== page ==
Seed rights settlements costs farmer $150K

A farmer from Moose Jaw, Sask., who made unauthorized sales of two protected seed varieties has agreed to pay a penalty of $150,000.

Harvey Marcil of Pasqua Farms will pay a $150,000 settlement stemming from unauthorized sale of CDC Bethune flax and AC Strongfield durum.

Marcil also agreed to refrain from selling the two varieties without proper authorization.

Distribution rights for the two PBR protected varieties protected under plant  breeders rights legislation are held by SeCan.

The settlement is the largest of its kind involving illegal sales of SeCan genetics.

The largest previous settlement was a $130,000 agreement reached in 2013.

The most recent settlement was particularly concerning to SeCan and the western Canadian flax industry because CDC Bethune is one of a handful of reconstituted flax varieties that were tested and re-developed to ensure that they did not contain traces of the banned genetically modified variety, CDC Triffid.

The presence of Triffid in commercial shipments of Canadian flax cost the Canadian flax industry millions of dollars in lost sales and costly remediation efforts.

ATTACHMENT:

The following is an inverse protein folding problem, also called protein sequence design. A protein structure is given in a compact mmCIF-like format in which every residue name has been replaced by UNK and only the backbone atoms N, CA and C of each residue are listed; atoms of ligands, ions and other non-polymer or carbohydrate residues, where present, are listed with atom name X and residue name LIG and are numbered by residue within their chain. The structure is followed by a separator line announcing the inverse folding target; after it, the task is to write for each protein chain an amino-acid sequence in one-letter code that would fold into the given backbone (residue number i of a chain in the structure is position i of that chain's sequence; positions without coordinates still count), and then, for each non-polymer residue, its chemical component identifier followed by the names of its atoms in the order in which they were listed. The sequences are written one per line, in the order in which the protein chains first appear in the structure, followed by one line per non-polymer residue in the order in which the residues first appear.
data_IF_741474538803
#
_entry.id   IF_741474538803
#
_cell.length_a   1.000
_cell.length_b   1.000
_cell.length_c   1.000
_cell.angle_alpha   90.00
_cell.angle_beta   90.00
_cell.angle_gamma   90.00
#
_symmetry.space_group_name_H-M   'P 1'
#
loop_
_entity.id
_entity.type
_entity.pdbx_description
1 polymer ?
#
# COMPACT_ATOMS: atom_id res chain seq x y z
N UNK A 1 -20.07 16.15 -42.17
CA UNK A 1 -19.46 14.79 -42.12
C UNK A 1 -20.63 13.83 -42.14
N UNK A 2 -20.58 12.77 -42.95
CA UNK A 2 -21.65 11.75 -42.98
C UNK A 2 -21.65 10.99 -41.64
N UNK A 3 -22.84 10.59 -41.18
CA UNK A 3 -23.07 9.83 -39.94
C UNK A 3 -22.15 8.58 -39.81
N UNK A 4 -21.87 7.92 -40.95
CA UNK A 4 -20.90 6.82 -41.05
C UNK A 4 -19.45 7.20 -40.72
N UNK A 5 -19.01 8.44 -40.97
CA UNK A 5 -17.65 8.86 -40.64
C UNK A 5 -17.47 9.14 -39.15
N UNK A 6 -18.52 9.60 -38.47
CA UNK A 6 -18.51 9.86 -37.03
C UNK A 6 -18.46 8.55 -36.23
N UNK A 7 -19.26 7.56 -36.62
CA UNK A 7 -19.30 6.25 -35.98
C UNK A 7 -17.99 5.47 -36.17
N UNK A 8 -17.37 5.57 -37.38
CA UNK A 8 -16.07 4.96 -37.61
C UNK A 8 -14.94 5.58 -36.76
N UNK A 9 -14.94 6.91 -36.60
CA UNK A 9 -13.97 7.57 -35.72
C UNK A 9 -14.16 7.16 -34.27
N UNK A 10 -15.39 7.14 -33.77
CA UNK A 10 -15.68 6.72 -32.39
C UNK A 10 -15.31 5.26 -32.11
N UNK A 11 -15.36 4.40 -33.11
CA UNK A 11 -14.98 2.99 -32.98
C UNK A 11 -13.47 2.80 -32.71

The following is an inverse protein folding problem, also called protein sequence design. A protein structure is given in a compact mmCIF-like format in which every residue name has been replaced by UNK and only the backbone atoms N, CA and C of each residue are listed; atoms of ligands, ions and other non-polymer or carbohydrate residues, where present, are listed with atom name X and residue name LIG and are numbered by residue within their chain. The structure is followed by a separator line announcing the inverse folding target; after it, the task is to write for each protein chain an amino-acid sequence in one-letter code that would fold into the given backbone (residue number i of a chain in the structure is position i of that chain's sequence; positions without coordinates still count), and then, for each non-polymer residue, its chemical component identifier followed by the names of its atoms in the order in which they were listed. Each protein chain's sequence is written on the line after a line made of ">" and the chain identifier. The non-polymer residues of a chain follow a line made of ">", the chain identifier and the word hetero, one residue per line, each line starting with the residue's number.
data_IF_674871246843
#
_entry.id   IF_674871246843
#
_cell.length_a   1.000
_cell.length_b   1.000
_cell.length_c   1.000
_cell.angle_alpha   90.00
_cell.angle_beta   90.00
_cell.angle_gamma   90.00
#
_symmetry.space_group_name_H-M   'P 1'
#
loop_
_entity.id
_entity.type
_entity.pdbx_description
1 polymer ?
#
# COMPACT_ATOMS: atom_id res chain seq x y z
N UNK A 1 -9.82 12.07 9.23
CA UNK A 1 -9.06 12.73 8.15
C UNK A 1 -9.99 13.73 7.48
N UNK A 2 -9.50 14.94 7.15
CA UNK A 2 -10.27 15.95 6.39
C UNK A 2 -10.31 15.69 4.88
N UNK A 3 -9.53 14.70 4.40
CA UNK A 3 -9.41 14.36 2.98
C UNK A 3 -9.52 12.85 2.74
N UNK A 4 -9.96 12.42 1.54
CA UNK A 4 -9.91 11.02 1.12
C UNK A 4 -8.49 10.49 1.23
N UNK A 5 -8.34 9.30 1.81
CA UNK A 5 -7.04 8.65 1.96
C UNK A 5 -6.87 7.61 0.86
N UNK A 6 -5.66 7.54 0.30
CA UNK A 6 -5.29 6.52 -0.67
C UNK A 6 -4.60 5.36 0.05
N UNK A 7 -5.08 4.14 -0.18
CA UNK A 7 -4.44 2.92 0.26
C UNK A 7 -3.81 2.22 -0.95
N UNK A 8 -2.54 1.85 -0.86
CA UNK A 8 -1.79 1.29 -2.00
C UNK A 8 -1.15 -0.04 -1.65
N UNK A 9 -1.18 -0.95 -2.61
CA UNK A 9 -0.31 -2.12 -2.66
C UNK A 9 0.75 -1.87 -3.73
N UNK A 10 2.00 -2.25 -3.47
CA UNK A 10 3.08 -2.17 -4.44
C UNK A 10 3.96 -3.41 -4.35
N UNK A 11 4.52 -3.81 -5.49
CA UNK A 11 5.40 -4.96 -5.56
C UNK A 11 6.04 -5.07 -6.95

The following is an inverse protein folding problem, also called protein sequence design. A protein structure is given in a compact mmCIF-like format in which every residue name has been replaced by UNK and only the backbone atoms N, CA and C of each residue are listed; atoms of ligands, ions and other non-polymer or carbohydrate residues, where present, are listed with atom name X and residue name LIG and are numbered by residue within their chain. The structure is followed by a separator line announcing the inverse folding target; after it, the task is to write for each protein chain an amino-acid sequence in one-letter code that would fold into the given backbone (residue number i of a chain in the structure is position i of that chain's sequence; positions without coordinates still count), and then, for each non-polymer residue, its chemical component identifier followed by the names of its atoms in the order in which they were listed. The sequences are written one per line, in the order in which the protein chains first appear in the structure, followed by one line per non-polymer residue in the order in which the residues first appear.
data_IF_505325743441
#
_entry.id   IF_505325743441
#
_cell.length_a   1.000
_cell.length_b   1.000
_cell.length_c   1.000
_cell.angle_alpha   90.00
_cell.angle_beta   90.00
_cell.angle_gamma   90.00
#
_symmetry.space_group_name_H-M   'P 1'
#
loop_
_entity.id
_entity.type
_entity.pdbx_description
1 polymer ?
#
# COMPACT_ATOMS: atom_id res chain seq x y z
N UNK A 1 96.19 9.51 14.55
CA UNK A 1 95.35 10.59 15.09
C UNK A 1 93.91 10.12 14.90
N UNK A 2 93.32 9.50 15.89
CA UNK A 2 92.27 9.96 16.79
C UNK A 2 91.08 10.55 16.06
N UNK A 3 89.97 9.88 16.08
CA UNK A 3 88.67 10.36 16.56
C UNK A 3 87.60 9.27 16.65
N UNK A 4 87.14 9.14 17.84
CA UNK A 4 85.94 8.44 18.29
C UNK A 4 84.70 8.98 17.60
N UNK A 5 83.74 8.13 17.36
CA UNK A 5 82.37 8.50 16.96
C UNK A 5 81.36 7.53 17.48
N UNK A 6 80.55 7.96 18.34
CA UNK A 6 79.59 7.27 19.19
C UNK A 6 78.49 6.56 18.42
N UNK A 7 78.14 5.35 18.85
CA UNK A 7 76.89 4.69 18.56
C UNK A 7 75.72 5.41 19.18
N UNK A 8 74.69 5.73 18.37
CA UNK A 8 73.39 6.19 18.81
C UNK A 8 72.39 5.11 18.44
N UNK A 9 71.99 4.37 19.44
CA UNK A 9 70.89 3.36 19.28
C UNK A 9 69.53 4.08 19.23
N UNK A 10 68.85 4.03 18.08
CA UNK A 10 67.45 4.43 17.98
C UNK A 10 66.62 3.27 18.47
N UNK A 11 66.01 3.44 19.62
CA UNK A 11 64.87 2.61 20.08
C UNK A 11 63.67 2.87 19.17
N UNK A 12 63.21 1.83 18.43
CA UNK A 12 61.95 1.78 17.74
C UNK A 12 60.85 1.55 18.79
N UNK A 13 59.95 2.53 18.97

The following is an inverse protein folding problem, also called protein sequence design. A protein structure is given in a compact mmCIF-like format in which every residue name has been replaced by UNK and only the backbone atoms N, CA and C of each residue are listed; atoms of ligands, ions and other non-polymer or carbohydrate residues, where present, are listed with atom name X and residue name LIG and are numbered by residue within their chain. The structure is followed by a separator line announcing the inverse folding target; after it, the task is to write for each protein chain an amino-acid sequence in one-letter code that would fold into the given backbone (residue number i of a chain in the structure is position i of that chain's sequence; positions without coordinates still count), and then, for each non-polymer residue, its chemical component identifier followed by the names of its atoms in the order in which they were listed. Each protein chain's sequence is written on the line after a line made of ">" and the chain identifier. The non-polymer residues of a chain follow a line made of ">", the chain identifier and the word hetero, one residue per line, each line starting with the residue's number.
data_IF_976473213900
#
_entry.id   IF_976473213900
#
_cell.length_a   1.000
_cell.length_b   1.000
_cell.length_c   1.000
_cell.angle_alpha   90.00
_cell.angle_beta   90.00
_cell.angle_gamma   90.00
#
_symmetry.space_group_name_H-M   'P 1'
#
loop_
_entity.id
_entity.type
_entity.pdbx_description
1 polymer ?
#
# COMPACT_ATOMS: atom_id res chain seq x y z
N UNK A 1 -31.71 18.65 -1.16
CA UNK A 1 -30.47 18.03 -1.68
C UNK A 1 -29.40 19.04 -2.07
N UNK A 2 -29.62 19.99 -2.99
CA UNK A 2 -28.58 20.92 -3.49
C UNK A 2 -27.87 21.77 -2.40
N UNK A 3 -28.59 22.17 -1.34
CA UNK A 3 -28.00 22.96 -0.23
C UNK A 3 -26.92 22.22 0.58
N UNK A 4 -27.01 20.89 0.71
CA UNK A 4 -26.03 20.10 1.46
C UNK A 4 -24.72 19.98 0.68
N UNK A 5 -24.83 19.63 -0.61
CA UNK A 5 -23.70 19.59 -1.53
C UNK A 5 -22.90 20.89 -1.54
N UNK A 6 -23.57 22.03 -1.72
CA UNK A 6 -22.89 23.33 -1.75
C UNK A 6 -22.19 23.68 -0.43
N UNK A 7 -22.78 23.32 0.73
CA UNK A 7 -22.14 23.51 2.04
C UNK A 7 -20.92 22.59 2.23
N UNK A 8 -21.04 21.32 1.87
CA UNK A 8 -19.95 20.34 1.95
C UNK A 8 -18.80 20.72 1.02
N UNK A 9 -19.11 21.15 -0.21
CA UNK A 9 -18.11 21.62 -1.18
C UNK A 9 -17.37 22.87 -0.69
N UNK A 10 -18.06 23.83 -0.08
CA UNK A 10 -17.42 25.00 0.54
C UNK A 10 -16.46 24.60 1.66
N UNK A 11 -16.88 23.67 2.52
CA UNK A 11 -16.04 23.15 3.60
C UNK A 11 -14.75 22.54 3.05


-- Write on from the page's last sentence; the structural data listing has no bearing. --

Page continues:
“This was a particularly concerning situation as the industry has invested considerable resources launching re-constituted seed supplies of several flax varieties,” said Todd Hyra, SeCan business manager for western Canada.

“Having an individual profit while perpetuating an industry problem was taken very seriously.”

SeCan officials did not release full details of the Marcil case, but they emphasized the need for vigilance and awareness on behalf of seed sellers, processors and buyers.

In a Feb. 18 news release announcing the settlement, SeCan said PBR infringements can result in the repayment of lost royalties, investigative and legal costs, and other damages.

Canada’s PBR rules have always permitted the use of farm-saved seed but they prohibit the unauthorized sale of a protected variety.

New PBR ’91 rules, which took effect in February 2015, place additional obligations of sellers, processors and buyers.

“Previously only the seller was liable for an illegal sale,” Hyra said.

“The big change under PBR ’91 is that everyone associated with an illegal sale is potentially liable — this includes the seller, processor, and the individual who buys the seed.”

Grain handlers can also be held responsible, as rights extend to the harvested material.

“If we want access to the best genetics, plant breeders from Canada and around the world need to know the Canadian industry is playing by the rules,” Hyra said.


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